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Update from a visit with Yoli Oqueli, anti-mining activist gunned down June 13th

by Emilie SmithAlexandra Pedersen

Update from a visit with Yoli Oqueli, anti-mining activist gunned down June 13th

This letter is an update from friends after the June 13th shooting of Yoli Oqueli, an activist organizing against Vancouver-based Radius Gold Inc. Español Abajo.

June 23, 2012

Dear Friends,

Today we able to pay a brief visit to Yoli in Guatemala City.  She is in recovery still, but stable, though experiencing quite a bit of pain.  She suffered a single bullet wound entry in her back, and the bullet is still lodged near her spine, and between a kidney and a lung.   A decision was made by doctors not to operate, and to see how her body reacts.

This has, of course, been a terribly difficult experience, and she is continuing to struggle, with the physical, emotional and spiritual aftermath.  However, she describes herself as a fighter.  “Ever since I was a girl, when kids picked on other kids, I stood up for them,” she says.  She is determined to continue supporting the struggle for the land and water in her community of San José del Golfo, and says that above all the movement must remain peaceful:   no machetes, no rocks, no violence.   At the same time, she said, the people must act with determination, and wisdom.  “We are gentle but not stupid.”

Yoli said how grateful she was, for all of the attention, love and prayers that have been directed towards her in these days of trial.  She said, that no matter what, the struggle must continue.

“It’s not like it was in the 1980s or 1990s,” she said.  “Now we know our rights, and we are going to fight for them.”

Emilie Smith  and  Alexandra Pedersen

ACTUALIZACIÓN, SITUACIÓN YOLI OQUELI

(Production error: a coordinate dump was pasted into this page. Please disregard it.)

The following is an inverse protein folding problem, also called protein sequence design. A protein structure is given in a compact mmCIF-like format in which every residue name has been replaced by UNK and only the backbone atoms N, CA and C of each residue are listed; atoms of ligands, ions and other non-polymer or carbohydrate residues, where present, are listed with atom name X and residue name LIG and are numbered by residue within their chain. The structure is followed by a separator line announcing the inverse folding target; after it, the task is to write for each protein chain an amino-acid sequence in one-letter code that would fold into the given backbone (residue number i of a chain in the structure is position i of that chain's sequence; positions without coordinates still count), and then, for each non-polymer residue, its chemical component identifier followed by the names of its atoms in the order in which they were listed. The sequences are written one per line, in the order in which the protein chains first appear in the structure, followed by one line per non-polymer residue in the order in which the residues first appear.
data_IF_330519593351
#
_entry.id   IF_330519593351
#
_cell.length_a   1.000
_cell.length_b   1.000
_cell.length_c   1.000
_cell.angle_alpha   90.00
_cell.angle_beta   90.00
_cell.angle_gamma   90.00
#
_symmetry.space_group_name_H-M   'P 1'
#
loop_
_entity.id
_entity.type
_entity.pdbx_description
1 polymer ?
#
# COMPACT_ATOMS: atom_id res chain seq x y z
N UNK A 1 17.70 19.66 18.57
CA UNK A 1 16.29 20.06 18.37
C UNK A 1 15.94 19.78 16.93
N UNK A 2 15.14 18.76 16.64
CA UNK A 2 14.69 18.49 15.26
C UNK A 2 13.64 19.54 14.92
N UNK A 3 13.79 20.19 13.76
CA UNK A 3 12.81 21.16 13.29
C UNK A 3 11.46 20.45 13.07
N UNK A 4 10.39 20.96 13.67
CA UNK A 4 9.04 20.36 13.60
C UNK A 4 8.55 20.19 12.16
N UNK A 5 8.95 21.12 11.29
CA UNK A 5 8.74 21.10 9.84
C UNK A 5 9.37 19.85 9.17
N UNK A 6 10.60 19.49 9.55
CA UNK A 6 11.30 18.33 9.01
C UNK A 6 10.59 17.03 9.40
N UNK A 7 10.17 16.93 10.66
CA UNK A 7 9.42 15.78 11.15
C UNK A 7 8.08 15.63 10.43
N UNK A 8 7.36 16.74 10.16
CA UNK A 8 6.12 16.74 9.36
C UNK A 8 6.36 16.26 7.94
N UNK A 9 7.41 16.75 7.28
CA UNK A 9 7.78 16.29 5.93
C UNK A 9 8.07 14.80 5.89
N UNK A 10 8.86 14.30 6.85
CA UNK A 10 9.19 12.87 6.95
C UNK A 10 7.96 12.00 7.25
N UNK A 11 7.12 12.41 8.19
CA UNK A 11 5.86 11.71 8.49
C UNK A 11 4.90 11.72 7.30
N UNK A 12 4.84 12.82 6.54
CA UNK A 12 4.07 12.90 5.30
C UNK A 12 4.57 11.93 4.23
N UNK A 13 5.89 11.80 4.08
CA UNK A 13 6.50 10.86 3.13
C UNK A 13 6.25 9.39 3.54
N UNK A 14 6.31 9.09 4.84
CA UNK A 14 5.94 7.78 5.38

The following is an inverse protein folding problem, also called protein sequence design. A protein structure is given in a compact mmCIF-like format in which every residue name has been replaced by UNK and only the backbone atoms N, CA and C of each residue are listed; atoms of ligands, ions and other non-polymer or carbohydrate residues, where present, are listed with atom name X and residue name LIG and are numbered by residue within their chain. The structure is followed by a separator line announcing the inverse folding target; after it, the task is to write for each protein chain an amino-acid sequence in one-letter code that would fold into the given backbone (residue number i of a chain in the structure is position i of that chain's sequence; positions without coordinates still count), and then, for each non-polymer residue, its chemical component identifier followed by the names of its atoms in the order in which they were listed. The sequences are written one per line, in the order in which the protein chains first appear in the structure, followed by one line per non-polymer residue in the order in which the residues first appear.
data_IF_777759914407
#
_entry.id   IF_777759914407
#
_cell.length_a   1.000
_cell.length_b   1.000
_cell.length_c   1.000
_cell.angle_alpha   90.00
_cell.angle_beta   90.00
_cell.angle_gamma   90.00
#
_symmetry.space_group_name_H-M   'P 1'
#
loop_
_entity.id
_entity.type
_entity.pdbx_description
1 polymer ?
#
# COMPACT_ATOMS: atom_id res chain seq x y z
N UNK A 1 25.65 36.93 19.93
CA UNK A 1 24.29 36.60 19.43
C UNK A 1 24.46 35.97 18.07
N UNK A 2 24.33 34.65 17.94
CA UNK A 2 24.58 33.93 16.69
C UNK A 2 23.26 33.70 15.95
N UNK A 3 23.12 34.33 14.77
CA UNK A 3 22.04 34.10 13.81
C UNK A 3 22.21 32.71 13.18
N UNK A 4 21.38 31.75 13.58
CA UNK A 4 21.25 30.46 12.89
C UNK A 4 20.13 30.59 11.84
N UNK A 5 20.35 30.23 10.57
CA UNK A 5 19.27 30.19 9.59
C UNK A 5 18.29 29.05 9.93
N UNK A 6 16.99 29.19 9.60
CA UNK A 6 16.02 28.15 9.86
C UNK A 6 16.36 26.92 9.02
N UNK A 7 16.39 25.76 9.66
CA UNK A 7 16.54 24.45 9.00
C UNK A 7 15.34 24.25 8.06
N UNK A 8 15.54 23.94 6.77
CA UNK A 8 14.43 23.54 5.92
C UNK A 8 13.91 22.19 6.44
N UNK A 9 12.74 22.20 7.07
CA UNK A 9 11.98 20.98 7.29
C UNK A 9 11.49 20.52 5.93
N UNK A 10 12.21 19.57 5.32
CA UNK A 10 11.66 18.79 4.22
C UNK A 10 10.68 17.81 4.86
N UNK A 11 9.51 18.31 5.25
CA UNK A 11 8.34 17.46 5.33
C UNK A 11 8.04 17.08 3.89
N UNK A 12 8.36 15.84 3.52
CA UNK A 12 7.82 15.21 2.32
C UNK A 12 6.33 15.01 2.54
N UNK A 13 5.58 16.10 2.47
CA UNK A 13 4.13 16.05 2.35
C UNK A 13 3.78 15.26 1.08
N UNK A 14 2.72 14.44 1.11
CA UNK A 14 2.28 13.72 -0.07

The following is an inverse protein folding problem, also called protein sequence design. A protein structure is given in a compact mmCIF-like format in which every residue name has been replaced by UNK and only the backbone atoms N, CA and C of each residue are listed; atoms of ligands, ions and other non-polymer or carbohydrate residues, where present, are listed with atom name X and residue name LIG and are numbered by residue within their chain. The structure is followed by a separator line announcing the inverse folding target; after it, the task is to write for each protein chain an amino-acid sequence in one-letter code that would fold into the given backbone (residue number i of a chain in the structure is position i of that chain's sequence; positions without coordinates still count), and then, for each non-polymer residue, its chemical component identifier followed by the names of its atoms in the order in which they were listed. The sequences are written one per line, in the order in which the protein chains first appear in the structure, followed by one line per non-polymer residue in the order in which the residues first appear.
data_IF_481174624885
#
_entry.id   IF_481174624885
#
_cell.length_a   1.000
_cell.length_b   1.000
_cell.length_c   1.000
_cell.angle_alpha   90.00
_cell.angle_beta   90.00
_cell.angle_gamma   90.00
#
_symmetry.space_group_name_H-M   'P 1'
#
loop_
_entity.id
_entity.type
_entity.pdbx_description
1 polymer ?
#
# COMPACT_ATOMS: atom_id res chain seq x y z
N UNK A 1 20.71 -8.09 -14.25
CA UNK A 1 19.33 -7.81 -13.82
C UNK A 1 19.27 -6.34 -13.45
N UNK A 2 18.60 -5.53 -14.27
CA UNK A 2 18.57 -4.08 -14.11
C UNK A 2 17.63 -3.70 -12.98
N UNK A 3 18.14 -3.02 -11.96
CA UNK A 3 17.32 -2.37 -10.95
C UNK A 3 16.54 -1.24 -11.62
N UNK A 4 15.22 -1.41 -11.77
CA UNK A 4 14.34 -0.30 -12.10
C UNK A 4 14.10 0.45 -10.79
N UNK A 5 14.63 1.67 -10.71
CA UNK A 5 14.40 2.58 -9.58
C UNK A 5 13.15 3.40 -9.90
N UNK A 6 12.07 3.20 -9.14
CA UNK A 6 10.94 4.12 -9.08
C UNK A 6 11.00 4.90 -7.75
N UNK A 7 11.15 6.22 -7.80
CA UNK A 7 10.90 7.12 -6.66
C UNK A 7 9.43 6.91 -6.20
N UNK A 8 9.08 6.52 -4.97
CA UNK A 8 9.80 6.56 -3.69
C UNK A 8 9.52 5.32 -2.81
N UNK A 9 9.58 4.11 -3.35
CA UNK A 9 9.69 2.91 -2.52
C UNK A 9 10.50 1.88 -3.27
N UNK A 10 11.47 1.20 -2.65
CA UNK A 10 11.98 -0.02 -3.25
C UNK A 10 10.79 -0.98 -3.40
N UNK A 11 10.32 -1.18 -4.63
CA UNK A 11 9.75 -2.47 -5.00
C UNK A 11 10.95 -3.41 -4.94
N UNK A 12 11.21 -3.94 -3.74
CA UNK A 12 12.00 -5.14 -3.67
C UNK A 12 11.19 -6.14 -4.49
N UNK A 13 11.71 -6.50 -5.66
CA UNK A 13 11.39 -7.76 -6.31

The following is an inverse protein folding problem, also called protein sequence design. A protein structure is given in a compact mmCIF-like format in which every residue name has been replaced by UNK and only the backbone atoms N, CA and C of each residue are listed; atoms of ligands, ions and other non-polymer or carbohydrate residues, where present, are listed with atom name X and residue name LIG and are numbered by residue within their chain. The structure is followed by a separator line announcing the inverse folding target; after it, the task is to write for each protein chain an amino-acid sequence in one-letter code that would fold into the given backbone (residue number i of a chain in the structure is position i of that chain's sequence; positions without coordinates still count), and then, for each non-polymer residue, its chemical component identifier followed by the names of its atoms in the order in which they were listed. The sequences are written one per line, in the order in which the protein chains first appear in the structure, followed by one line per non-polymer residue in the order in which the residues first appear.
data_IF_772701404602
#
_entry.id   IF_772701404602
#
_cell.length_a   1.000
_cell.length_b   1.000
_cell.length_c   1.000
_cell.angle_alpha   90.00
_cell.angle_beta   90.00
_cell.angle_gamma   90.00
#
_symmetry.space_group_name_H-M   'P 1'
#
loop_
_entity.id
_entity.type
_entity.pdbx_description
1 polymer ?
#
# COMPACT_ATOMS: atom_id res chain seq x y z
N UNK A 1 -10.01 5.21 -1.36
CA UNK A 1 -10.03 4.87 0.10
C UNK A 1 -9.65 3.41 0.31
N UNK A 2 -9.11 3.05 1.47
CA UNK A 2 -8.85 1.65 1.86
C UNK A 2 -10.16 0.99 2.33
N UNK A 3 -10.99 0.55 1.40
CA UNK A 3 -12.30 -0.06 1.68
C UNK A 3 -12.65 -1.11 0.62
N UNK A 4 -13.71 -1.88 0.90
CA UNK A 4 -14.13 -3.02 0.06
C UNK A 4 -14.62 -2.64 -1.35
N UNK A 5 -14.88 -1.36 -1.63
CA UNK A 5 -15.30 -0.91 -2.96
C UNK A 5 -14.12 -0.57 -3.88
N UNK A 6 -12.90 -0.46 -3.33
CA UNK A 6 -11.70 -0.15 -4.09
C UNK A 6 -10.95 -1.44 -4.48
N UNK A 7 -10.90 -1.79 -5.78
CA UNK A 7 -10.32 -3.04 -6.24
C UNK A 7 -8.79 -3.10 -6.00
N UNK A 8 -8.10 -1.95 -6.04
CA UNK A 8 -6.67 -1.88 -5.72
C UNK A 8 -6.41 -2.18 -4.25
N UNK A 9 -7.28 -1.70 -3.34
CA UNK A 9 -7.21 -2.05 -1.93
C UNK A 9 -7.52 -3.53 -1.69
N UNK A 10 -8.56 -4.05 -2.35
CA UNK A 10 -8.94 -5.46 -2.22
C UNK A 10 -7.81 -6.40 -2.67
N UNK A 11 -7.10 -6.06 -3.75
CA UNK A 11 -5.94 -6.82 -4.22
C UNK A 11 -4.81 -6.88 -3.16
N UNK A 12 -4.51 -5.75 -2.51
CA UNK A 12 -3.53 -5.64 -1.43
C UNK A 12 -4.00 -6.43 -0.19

23 junio 2012

Querido-as Amigo-as,

Hoy tuvimos la oportunidad de ir a visitar brevemente a Yoli en la ciudad de Guatemala.  Se está recuperando, está estable, pero experimentando bastante dolor.  Sufrió una herida de bala, entró por su espalda, y la bala está aun cerca de su columna, entre un riñón y un pulmón.  Una decisión fue tomada por los doctores no operarla, y ver cómo reacciona su cuerpo.

Por supuesto, ha sido una experiencia sumamente difícil, y sigue luchando con los efectos físicos, emocionales y espirituales.  Sin embargo, ella misma dice que es una luchadora.  “Desde que fui niña, cuando miraba que unos niños molestaban a otros, siempre me metía,” dice ella.  Está con la convicción a seguir apoyando la lucha por la tierra y el agua en su comunidad de San José del Golfo, y dice que el movimiento tiene que mantener su compromiso con la paz:  no machetes, no piedras, no violencia.  Al mismo tiempo, dijo, la gente tiene que actuar con determinación y sabiduría.  “Somos mansos, no mensos,” dijo.

Yoli dijo que estaba muy agradecida por toda la atención, amor y oraciones que la han venido en estas días de prueba.  Dijo, que venga lo que venga, la lucha tiene que seguir.
 
“No es como en los ochenta, los noventa,” dijo.  “Ahora conocemos nuestros derechos, y vamos a luchar por ellos.”

Emilie Smith y Alexandra Pedersen

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